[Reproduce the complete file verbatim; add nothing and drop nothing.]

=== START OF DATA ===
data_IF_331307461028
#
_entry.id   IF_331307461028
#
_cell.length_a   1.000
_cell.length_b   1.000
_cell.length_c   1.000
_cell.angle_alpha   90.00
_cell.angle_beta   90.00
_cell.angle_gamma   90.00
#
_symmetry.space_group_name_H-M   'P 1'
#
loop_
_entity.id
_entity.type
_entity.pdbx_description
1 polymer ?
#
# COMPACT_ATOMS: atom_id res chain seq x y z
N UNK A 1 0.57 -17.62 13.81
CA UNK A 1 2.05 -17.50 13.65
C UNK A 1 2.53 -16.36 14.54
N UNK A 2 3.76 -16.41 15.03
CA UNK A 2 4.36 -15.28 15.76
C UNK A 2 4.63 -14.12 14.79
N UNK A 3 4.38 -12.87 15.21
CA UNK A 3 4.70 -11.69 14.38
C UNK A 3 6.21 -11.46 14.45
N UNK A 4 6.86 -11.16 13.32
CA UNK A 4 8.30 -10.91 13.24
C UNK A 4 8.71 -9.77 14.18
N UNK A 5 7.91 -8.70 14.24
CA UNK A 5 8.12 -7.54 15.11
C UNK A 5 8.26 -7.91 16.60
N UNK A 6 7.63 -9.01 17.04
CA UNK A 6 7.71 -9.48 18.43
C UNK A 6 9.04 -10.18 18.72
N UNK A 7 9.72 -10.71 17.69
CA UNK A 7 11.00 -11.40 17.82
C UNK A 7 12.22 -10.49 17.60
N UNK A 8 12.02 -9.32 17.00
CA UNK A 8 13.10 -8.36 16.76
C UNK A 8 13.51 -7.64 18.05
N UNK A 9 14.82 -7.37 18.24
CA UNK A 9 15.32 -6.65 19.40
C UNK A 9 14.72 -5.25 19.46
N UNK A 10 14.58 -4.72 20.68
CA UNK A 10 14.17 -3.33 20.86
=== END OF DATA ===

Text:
data_IF_331307461028
#
_entry.id   IF_331307461028
#
_cell.length_a   1.000
_cell.length_b   1.000
_cell.length_c   1.000
_cell.angle_alpha   90.00
_cell.angle_beta   90.00
_cell.angle_gamma   90.00
#
_symmetry.space_group_name_H-M   'P 1'
#
loop_
_entity.id
_entity.type
_entity.pdbx_description
1 polymer ?
#
# COMPACT_ATOMS: atom_id res chain seq x y z
N UNK A 1 0.57 -17.62 13.81
CA UNK A 1 2.05 -17.50 13.65
C UNK A 1 2.53 -16.36 14.54
N UNK A 2 3.76 -16.41 15.03
CA UNK A 2 4.36 -15.28 15.76
C UNK A 2 4.63 -14.12 14.79
N UNK A 3 4.38 -12.87 15.21
CA UNK A 3 4.70 -11.69 14.38
C UNK A 3 6.21 -11.46 14.45
N UNK A 4 6.86 -11.16 13.32
CA UNK A 4 8.30 -10.91 13.24
C UNK A 4 8.71 -9.77 14.18
N UNK A 5 7.91 -8.70 14.24
CA UNK A 5 8.12 -7.54 15.11
C UNK A 5 8.26 -7.91 16.60
N UNK A 6 7.63 -9.01 17.04
CA UNK A 6 7.71 -9.48 18.43
C UNK A 6 9.04 -10.18 18.72
N UNK A 7 9.72 -10.71 17.69
CA UNK A 7 11.00 -11.40 17.82
C UNK A 7 12.22 -10.49 17.60
N UNK A 8 12.02 -9.32 17.00
CA UNK A 8 13.10 -8.36 16.76
C UNK A 8 13.51 -7.64 18.05
N UNK A 9 14.82 -7.37 18.24
CA UNK A 9 15.32 -6.65 19.40
C UNK A 9 14.72 -5.25 19.46
N UNK A 10 14.58 -4.72 20.68
CA UNK A 10 14.17 -3.33 20.86